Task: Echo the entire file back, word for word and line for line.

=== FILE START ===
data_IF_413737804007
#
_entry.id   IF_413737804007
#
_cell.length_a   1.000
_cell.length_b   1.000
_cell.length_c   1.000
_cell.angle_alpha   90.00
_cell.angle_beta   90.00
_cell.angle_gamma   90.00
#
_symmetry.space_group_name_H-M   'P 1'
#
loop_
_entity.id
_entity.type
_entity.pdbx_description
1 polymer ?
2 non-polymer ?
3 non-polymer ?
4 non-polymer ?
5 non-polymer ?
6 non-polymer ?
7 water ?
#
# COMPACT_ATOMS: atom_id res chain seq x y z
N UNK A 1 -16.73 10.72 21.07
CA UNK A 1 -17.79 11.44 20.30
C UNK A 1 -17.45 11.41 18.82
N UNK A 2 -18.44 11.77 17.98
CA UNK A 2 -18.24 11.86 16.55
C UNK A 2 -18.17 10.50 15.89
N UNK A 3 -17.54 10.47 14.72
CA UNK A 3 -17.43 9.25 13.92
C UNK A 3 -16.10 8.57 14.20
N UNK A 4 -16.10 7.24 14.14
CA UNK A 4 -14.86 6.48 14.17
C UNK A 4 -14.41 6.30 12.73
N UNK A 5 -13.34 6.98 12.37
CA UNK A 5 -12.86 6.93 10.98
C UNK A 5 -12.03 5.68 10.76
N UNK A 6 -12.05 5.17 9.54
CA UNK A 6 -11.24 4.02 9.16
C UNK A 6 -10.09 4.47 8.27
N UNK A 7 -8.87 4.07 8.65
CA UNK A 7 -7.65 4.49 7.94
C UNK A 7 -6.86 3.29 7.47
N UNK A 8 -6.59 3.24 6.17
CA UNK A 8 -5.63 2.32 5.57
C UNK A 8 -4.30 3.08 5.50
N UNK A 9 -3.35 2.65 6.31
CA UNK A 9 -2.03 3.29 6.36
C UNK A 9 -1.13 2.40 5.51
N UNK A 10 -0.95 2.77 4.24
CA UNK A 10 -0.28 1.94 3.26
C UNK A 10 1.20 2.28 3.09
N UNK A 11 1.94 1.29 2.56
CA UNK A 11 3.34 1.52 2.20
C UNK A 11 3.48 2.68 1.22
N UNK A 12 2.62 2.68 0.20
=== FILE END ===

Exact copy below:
data_IF_413737804007
#
_entry.id   IF_413737804007
#
_cell.length_a   1.000
_cell.length_b   1.000
_cell.length_c   1.000
_cell.angle_alpha   90.00
_cell.angle_beta   90.00
_cell.angle_gamma   90.00
#
_symmetry.space_group_name_H-M   'P 1'
#
loop_
_entity.id
_entity.type
_entity.pdbx_description
1 polymer ?
2 non-polymer ?
3 non-polymer ?
4 non-polymer ?
5 non-polymer ?
6 non-polymer ?
7 water ?
#
# COMPACT_ATOMS: atom_id res chain seq x y z
N UNK A 1 -16.73 10.72 21.07
CA UNK A 1 -17.79 11.44 20.30
C UNK A 1 -17.45 11.41 18.82
N UNK A 2 -18.44 11.77 17.98
CA UNK A 2 -18.24 11.86 16.55
C UNK A 2 -18.17 10.50 15.89
N UNK A 3 -17.54 10.47 14.72
CA UNK A 3 -17.43 9.25 13.92
C UNK A 3 -16.10 8.57 14.20
N UNK A 4 -16.10 7.24 14.14
CA UNK A 4 -14.86 6.48 14.17
C UNK A 4 -14.41 6.30 12.73
N UNK A 5 -13.34 6.98 12.37
CA UNK A 5 -12.86 6.93 10.98
C UNK A 5 -12.03 5.68 10.76
N UNK A 6 -12.05 5.17 9.54
CA UNK A 6 -11.24 4.02 9.16
C UNK A 6 -10.09 4.47 8.27
N UNK A 7 -8.87 4.07 8.65
CA UNK A 7 -7.65 4.49 7.94
C UNK A 7 -6.86 3.29 7.47
N UNK A 8 -6.59 3.24 6.17
CA UNK A 8 -5.63 2.32 5.57
C UNK A 8 -4.30 3.08 5.50
N UNK A 9 -3.35 2.65 6.31
CA UNK A 9 -2.03 3.29 6.36
C UNK A 9 -1.13 2.40 5.51
N UNK A 10 -0.95 2.77 4.24
CA UNK A 10 -0.28 1.94 3.26
C UNK A 10 1.20 2.28 3.09
N UNK A 11 1.94 1.29 2.56
CA UNK A 11 3.34 1.52 2.20
C UNK A 11 3.48 2.68 1.22
N UNK A 12 2.62 2.68 0.20